Start date: January 2010
End date: December 2012
The objectives of this project are to identify how emerging technologies and their convergence might impact on the fundamental individual and structural values in which the European legal right to privacy is rooted, as well as on societal perceptions and conceptions of privacy. The project inquires into how legal systems could be better prepared to address these new challenges.
Start date: August 2009
End date: November 2011
While it can be assumed that the security industry and organisations will increase their efforts to keep and to strengthen trust relations with citizens, the question however remains: how can one raise more awareness of social conflicts and privacy concerns among those public and private agencies that undermine privacy necessarily on a daily basis in their mission to provide security? The aim of PATS is to increase privacy awareness across various sectors, from firms to government agencies, focussing especially on the development and use of Closed Circuit Television (CCTV) and biometrics.
Start date: November 2008
End date: November 2011
This project deals with the identification and analysis of Wild Cards and Weak Signals (WI-WE). Weak Signals are ‘not necessarily important things’ which do not seem to have a strong impact in the present but which could be the trigger for major events in the future (e.g. changes in public attitudes to one thing or another, an emerging pattern of concern about emerging health problems). Finding weak signals is one of the most challenging tasks in futures research and their analysis often leads to the identification of Wild Cards - low likelihood and high impact events.
This project aims at the elucidation and examination of events and developments potentially shaping or shaking the future of the European Research Area (ERA).
Social sciences and humanities (SSH) - Futures
End date: October 2009
SSH-FUTURES studies the development of social sciences and humanities (SSH) in Europe and their mutual interactions with social demands. The outcomes of the project provide information for improving research policies targeted at the SSH in Europe. ICTAF’s responsibilities within this project comprise foresight activities regarding SSH in 2025.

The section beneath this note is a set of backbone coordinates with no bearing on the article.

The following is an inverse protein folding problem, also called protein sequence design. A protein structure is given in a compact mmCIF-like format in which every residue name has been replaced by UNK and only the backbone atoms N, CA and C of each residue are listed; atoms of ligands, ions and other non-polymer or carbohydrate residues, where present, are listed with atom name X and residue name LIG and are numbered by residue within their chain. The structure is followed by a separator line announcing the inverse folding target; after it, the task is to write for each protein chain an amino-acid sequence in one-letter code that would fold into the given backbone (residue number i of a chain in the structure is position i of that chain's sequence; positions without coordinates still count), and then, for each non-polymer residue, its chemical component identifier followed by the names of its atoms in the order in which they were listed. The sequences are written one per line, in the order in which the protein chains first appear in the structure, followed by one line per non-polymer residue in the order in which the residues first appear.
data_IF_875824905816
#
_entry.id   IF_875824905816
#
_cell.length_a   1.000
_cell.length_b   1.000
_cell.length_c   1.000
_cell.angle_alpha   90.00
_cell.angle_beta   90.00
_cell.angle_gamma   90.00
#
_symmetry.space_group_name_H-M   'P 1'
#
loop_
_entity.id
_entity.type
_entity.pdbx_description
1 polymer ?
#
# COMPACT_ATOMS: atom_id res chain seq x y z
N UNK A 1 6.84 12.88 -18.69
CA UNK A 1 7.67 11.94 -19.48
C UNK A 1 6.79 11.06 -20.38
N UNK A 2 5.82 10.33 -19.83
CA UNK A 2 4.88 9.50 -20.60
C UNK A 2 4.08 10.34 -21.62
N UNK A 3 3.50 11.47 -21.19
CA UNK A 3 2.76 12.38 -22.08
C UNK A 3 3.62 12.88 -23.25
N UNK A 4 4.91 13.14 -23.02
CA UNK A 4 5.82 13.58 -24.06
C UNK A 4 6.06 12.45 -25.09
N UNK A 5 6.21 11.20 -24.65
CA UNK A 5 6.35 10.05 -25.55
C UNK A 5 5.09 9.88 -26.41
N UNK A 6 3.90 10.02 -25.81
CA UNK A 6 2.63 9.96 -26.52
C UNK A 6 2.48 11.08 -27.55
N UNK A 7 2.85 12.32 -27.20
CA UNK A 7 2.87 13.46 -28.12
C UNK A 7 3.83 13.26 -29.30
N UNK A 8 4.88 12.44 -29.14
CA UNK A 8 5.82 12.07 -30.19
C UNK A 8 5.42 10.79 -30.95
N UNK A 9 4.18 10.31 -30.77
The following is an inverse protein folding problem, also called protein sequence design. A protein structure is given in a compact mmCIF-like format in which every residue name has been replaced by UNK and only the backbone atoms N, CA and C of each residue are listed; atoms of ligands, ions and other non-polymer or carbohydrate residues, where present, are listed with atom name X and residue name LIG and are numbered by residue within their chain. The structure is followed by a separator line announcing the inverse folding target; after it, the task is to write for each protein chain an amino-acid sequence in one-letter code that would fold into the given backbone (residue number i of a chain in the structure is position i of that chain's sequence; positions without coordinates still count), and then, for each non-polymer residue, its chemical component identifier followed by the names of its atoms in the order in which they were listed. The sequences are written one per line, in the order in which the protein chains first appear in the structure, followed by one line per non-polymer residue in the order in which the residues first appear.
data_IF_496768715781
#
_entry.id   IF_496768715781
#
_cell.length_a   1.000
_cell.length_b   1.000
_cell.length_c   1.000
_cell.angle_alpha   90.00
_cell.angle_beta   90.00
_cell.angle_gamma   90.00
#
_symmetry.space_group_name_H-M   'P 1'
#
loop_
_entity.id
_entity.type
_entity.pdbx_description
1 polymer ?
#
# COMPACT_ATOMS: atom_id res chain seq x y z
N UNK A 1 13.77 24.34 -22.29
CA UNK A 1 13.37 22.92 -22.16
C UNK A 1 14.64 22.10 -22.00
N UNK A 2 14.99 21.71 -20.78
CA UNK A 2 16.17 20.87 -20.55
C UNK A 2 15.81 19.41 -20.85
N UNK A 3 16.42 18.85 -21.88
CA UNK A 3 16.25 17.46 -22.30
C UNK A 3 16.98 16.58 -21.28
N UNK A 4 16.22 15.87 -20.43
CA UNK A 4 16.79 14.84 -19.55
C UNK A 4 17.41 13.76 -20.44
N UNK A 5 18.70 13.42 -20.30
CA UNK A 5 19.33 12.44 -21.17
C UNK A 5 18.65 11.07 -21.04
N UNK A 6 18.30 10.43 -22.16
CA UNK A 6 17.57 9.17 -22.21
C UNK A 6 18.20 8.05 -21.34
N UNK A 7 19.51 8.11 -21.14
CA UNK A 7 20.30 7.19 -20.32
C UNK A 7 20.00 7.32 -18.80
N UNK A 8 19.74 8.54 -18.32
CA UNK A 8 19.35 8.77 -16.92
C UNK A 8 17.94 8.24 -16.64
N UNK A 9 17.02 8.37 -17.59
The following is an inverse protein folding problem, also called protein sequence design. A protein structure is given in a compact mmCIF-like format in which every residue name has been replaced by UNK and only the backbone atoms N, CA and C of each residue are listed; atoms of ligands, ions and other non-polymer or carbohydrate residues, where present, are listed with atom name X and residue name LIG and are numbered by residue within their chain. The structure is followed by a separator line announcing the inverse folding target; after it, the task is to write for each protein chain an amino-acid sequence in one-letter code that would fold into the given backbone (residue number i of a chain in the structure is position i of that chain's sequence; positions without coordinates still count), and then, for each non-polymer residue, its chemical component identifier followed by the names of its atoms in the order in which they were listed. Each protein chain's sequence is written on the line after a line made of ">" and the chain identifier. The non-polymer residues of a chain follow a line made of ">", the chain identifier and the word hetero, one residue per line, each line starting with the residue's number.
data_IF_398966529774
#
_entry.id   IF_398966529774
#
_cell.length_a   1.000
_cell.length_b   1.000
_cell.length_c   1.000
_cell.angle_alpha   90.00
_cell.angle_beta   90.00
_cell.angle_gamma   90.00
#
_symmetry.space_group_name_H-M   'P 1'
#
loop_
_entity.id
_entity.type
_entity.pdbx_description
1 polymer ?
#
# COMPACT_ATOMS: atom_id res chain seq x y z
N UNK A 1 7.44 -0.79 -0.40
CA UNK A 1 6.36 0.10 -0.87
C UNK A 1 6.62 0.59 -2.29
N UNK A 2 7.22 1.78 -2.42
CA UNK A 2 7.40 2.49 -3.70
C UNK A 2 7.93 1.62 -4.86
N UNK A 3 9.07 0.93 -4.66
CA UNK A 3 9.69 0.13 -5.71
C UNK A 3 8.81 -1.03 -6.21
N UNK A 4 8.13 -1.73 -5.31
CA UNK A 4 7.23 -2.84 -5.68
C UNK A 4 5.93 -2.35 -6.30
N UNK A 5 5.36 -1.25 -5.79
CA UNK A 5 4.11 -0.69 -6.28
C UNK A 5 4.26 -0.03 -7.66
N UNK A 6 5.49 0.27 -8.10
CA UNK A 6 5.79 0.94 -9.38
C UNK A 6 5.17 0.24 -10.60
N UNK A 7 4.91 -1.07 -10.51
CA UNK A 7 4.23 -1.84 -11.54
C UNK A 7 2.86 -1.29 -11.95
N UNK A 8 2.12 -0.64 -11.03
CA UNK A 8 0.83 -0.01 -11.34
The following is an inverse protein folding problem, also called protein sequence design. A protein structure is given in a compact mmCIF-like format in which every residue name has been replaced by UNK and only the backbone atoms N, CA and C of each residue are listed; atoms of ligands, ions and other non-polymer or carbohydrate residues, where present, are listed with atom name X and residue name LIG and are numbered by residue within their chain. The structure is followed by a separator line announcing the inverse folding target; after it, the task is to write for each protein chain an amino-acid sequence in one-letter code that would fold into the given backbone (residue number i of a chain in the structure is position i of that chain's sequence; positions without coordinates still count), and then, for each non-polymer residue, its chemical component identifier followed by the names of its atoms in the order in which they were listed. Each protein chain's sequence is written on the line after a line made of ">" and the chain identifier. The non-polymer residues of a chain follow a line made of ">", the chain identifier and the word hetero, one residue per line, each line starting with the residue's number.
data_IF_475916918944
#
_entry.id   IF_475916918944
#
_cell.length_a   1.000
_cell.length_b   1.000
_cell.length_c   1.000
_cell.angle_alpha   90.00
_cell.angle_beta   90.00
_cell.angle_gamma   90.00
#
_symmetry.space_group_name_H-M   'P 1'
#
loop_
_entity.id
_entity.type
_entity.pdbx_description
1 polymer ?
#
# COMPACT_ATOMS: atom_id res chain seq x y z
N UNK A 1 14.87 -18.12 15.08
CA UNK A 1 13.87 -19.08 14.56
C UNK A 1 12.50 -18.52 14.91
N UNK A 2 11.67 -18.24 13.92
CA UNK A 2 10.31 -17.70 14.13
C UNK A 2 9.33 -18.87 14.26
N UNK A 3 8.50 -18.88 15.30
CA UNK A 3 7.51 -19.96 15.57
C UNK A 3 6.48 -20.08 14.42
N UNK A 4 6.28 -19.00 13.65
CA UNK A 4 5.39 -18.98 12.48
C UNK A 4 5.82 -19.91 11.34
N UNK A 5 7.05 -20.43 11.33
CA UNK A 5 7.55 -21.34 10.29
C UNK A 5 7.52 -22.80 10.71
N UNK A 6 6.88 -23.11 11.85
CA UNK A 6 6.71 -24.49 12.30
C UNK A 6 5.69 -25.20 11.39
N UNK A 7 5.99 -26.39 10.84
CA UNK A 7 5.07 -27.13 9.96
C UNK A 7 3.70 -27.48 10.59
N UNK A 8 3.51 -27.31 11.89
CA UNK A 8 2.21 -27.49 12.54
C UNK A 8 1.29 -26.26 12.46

The project started in 2006 and has 11 partners across Europe.
e-Government for low socio-economic status groups
End date: March 2008
Many governments have undertaken large and complex efforts to develop e-Government services. ELOST focuses on the use of this services by LSGs (low socioeconomic status-groups), which include diverse segments. Since computer usage by LSGs is very low, web-based e-Government services are not available to a relatively large segment of European citizens.
The main objective of ELOST is therefore to increase readiness for e-Government and civic engagement among LSGs. A foresight study was conducted on emerging technologies with potential impact on e-Government use by LSGs, and policy implications were derived.
End date: April 2009
Converging Technologies is the term used to characterize the convergence of activities in the fields of nanotechnology, biotechnology, information technology and cognitive science. This is also known as NBIC.
This project is a study into the knowledge and anticipated social consequences emerging from the NBIC fields. The challenges raised by NBIC convergence call for renewed, informed and democratized knowledge politics. The project is relevant to all researchers, policy-makers and activists who are concerned about the political, social and ethical implications of emerging technologies.
Energy in Education Institutes
End date: March 2001
Human Resource Forcasting in Education
The Future of Libraries